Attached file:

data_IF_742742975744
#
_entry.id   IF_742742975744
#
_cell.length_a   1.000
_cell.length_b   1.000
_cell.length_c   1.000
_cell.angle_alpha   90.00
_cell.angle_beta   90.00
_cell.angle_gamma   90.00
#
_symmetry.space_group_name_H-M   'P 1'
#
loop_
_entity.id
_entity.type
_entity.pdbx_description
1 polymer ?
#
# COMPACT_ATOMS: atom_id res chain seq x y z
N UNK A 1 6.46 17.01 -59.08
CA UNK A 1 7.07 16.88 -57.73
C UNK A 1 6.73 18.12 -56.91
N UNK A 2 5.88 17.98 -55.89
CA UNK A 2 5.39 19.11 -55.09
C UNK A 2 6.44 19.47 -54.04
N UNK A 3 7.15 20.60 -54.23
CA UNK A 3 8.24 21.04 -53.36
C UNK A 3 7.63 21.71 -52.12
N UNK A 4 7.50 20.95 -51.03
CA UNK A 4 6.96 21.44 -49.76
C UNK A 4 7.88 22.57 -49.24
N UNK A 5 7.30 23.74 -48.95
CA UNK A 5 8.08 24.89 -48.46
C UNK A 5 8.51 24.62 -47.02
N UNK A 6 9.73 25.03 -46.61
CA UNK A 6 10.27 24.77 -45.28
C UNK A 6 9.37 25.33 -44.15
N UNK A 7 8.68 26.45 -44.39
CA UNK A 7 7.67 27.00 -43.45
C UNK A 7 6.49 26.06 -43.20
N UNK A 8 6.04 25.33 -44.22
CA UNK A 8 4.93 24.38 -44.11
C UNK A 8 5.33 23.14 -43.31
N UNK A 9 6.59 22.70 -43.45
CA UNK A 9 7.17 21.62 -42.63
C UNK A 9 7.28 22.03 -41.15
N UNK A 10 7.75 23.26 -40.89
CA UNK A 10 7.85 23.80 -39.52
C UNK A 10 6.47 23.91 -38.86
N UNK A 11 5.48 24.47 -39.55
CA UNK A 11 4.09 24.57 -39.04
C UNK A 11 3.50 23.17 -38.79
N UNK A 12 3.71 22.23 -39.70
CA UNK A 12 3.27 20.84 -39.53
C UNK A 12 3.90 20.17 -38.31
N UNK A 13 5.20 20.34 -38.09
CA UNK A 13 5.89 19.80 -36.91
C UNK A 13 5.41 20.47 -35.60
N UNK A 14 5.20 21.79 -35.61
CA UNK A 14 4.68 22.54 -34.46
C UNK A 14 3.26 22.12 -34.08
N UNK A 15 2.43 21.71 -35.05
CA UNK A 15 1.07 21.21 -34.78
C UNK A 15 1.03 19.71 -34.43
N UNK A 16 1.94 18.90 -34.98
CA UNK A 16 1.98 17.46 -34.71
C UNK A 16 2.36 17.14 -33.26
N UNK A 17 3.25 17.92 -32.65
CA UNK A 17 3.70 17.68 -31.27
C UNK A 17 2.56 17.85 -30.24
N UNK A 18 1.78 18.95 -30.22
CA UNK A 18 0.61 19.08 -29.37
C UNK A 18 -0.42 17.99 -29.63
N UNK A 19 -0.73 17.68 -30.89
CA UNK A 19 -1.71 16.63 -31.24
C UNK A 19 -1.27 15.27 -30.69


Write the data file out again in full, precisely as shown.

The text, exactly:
data_IF_742742975744
#
_entry.id   IF_742742975744
#
_cell.length_a   1.000
_cell.length_b   1.000
_cell.length_c   1.000
_cell.angle_alpha   90.00
_cell.angle_beta   90.00
_cell.angle_gamma   90.00
#
_symmetry.space_group_name_H-M   'P 1'
#
loop_
_entity.id
_entity.type
_entity.pdbx_description
1 polymer ?
#
# COMPACT_ATOMS: atom_id res chain seq x y z
N UNK A 1 6.46 17.01 -59.08
CA UNK A 1 7.07 16.88 -57.73
C UNK A 1 6.73 18.12 -56.91
N UNK A 2 5.88 17.98 -55.89
CA UNK A 2 5.39 19.11 -55.09
C UNK A 2 6.44 19.47 -54.04
N UNK A 3 7.15 20.60 -54.23
CA UNK A 3 8.24 21.04 -53.36
C UNK A 3 7.63 21.71 -52.12
N UNK A 4 7.50 20.95 -51.03
CA UNK A 4 6.96 21.44 -49.76
C UNK A 4 7.88 22.57 -49.24
N UNK A 5 7.30 23.74 -48.95
CA UNK A 5 8.08 24.89 -48.46
C UNK A 5 8.51 24.62 -47.02
N UNK A 6 9.73 25.03 -46.61
CA UNK A 6 10.27 24.77 -45.28
C UNK A 6 9.37 25.33 -44.15
N UNK A 7 8.68 26.45 -44.39
CA UNK A 7 7.67 27.00 -43.45
C UNK A 7 6.49 26.06 -43.20
N UNK A 8 6.04 25.33 -44.22
CA UNK A 8 4.93 24.38 -44.11
C UNK A 8 5.33 23.14 -43.31
N UNK A 9 6.59 22.70 -43.45
CA UNK A 9 7.17 21.62 -42.63
C UNK A 9 7.28 22.03 -41.15
N UNK A 10 7.75 23.26 -40.89
CA UNK A 10 7.85 23.80 -39.52
C UNK A 10 6.47 23.91 -38.86
N UNK A 11 5.48 24.47 -39.55
CA UNK A 11 4.09 24.57 -39.04
C UNK A 11 3.50 23.17 -38.79
N UNK A 12 3.71 22.23 -39.70
CA UNK A 12 3.27 20.84 -39.53
C UNK A 12 3.90 20.17 -38.31
N UNK A 13 5.20 20.34 -38.09
CA UNK A 13 5.89 19.80 -36.91
C UNK A 13 5.41 20.47 -35.60
N UNK A 14 5.20 21.79 -35.61
CA UNK A 14 4.68 22.54 -34.46
C UNK A 14 3.26 22.12 -34.08
N UNK A 15 2.43 21.71 -35.05
CA UNK A 15 1.07 21.21 -34.78
C UNK A 15 1.03 19.71 -34.43
N UNK A 16 1.94 18.90 -34.98
CA UNK A 16 1.98 17.46 -34.71
C UNK A 16 2.36 17.14 -33.26
N UNK A 17 3.25 17.92 -32.65
CA UNK A 17 3.70 17.68 -31.27
C UNK A 17 2.56 17.85 -30.24
N UNK A 18 1.78 18.95 -30.22
CA UNK A 18 0.61 19.08 -29.37
C UNK A 18 -0.42 17.99 -29.63
N UNK A 19 -0.73 17.68 -30.89
CA UNK A 19 -1.71 16.63 -31.24
C UNK A 19 -1.27 15.27 -30.69